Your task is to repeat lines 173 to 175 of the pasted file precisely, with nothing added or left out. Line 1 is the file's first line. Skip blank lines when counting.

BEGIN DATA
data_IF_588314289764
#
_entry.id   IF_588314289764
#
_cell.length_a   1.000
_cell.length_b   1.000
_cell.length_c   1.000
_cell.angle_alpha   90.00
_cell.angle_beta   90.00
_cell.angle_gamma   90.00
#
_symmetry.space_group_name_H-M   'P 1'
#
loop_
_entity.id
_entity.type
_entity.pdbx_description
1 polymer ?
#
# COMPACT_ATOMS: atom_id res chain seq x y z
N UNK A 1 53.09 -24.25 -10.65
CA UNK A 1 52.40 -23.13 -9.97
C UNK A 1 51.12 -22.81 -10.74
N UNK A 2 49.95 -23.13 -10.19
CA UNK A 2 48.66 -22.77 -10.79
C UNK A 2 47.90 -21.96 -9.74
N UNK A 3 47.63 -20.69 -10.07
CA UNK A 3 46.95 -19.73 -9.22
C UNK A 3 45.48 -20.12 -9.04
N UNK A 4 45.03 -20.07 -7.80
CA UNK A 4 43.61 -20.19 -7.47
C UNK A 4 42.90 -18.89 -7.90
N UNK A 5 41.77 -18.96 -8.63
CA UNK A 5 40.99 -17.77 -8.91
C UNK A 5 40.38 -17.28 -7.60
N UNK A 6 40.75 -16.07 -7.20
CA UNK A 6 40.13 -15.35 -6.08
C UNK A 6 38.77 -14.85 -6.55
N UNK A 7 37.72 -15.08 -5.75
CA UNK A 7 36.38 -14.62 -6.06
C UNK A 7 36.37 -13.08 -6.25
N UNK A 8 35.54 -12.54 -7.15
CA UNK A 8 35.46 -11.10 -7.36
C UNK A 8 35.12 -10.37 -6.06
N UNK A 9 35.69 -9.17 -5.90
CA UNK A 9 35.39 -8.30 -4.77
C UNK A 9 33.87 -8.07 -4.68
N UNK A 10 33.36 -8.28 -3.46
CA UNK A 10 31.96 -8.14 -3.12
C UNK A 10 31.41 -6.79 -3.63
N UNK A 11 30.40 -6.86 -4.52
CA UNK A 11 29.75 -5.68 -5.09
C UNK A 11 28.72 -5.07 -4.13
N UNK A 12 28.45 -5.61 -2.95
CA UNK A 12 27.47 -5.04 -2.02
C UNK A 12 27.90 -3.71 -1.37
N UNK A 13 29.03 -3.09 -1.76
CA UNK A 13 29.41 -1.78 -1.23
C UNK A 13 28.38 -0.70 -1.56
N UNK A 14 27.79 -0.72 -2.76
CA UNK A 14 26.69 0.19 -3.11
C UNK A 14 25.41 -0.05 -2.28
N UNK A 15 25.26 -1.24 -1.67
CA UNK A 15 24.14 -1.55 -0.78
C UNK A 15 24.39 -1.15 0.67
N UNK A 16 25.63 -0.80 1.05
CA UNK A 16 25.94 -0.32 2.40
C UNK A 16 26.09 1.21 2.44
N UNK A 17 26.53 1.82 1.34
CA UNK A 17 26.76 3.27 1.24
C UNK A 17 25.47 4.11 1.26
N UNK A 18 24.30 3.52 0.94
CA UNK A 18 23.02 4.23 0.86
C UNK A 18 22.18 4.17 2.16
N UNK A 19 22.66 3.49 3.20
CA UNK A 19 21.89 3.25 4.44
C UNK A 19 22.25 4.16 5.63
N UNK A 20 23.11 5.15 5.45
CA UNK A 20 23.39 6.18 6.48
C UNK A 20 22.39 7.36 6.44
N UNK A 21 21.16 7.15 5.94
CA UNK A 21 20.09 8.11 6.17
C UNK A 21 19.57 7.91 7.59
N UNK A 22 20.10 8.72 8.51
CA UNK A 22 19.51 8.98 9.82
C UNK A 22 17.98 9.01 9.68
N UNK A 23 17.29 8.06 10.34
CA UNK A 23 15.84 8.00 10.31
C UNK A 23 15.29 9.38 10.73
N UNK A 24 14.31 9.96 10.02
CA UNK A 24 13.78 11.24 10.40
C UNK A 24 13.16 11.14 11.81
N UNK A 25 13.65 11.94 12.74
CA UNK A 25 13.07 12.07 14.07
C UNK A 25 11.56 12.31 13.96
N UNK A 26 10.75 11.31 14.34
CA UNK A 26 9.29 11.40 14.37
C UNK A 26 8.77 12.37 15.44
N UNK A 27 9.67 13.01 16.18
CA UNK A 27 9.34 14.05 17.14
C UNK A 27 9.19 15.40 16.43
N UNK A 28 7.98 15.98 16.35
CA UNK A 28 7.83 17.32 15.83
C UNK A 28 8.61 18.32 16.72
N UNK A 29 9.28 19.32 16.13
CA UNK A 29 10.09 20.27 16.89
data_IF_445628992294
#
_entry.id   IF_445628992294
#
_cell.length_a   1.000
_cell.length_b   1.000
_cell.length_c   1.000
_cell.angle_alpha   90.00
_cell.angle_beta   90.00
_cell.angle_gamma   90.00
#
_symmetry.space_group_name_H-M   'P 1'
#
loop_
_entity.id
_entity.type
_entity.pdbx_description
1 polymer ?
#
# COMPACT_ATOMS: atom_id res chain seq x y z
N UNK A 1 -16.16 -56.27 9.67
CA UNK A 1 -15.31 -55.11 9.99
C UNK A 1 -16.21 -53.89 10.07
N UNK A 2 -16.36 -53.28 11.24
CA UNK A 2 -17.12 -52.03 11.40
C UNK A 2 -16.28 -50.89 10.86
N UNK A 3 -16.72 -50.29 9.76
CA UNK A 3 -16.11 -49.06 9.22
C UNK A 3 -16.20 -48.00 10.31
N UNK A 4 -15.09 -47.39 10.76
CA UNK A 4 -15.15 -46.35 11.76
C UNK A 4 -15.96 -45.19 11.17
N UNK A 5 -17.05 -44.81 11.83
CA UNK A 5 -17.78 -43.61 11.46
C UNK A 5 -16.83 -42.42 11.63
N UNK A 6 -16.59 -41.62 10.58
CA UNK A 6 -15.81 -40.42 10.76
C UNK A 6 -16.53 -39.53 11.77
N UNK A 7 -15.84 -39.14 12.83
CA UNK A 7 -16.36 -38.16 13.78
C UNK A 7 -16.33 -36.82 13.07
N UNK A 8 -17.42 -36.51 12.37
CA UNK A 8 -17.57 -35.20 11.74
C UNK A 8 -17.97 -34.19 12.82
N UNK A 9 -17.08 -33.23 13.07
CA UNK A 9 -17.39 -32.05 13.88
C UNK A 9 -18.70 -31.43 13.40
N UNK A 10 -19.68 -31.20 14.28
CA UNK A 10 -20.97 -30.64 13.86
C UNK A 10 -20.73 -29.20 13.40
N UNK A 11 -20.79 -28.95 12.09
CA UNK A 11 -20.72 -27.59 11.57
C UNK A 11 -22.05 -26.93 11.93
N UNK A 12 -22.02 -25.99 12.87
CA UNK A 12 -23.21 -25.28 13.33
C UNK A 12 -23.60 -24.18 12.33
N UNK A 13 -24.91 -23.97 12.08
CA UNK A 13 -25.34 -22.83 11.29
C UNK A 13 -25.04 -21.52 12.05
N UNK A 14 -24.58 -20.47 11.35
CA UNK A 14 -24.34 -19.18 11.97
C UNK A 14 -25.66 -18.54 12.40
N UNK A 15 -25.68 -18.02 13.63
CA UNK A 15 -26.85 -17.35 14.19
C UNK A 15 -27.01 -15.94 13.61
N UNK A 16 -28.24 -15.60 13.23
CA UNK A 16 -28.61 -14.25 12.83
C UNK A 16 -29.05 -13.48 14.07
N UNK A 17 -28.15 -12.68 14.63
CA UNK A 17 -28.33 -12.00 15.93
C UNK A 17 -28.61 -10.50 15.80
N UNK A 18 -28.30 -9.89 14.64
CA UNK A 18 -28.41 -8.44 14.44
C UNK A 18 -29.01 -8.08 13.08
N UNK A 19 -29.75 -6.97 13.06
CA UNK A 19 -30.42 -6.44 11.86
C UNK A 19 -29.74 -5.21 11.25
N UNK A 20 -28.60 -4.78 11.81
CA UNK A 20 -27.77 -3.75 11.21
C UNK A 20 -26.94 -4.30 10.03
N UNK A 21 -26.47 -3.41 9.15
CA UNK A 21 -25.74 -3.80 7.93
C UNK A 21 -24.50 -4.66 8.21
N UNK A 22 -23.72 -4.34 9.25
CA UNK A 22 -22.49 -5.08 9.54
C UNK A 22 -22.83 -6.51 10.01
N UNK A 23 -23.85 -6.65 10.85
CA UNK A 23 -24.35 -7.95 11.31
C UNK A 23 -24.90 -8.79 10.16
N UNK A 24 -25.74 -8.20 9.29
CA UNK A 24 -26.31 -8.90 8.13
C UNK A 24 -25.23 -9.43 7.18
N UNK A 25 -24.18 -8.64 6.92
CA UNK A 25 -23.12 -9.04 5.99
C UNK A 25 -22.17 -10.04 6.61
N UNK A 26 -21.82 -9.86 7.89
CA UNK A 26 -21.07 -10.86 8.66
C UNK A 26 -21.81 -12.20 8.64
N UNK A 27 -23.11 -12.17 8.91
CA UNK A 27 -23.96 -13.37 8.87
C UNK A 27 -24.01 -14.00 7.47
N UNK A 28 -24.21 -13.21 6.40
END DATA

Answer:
CA UNK A 16 -28.61 -14.25 12.83
C UNK A 16 -29.05 -13.48 14.07
N UNK A 17 -28.15 -12.68 14.63